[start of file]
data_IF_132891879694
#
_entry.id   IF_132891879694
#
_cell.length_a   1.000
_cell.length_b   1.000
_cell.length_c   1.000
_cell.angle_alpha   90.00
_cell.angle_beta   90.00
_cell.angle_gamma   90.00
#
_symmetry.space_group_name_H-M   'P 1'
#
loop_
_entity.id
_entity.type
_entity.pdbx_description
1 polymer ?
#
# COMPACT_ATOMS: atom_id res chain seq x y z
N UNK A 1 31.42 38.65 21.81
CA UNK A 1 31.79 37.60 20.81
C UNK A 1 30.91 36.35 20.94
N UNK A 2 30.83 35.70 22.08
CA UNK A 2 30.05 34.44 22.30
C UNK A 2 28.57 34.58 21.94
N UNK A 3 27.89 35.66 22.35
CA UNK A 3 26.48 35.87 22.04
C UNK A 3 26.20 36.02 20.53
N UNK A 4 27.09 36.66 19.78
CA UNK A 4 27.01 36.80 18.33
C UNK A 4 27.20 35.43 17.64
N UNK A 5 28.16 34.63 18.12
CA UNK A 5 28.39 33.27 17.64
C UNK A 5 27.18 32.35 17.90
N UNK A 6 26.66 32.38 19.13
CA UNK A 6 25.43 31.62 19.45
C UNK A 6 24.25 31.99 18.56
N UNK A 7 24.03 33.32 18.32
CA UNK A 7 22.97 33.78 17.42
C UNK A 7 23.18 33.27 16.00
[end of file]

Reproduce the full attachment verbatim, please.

data_IF_132891879694
#
_entry.id   IF_132891879694
#
_cell.length_a   1.000
_cell.length_b   1.000
_cell.length_c   1.000
_cell.angle_alpha   90.00
_cell.angle_beta   90.00
_cell.angle_gamma   90.00
#
_symmetry.space_group_name_H-M   'P 1'
#
loop_
_entity.id
_entity.type
_entity.pdbx_description
1 polymer ?
#
# COMPACT_ATOMS: atom_id res chain seq x y z
N UNK A 1 31.42 38.65 21.81
CA UNK A 1 31.79 37.60 20.81
C UNK A 1 30.91 36.35 20.94
N UNK A 2 30.83 35.70 22.08
CA UNK A 2 30.05 34.44 22.30
C UNK A 2 28.57 34.58 21.94
N UNK A 3 27.89 35.66 22.35
CA UNK A 3 26.48 35.87 22.04
C UNK A 3 26.20 36.02 20.53
N UNK A 4 27.09 36.66 19.78
CA UNK A 4 27.01 36.80 18.33
C UNK A 4 27.20 35.43 17.64
N UNK A 5 28.16 34.63 18.12
CA UNK A 5 28.39 33.27 17.64
C UNK A 5 27.18 32.35 17.90
N UNK A 6 26.66 32.38 19.13
CA UNK A 6 25.43 31.62 19.45
C UNK A 6 24.25 31.99 18.56
N UNK A 7 24.03 33.32 18.32
CA UNK A 7 22.97 33.78 17.42
C UNK A 7 23.18 33.27 16.00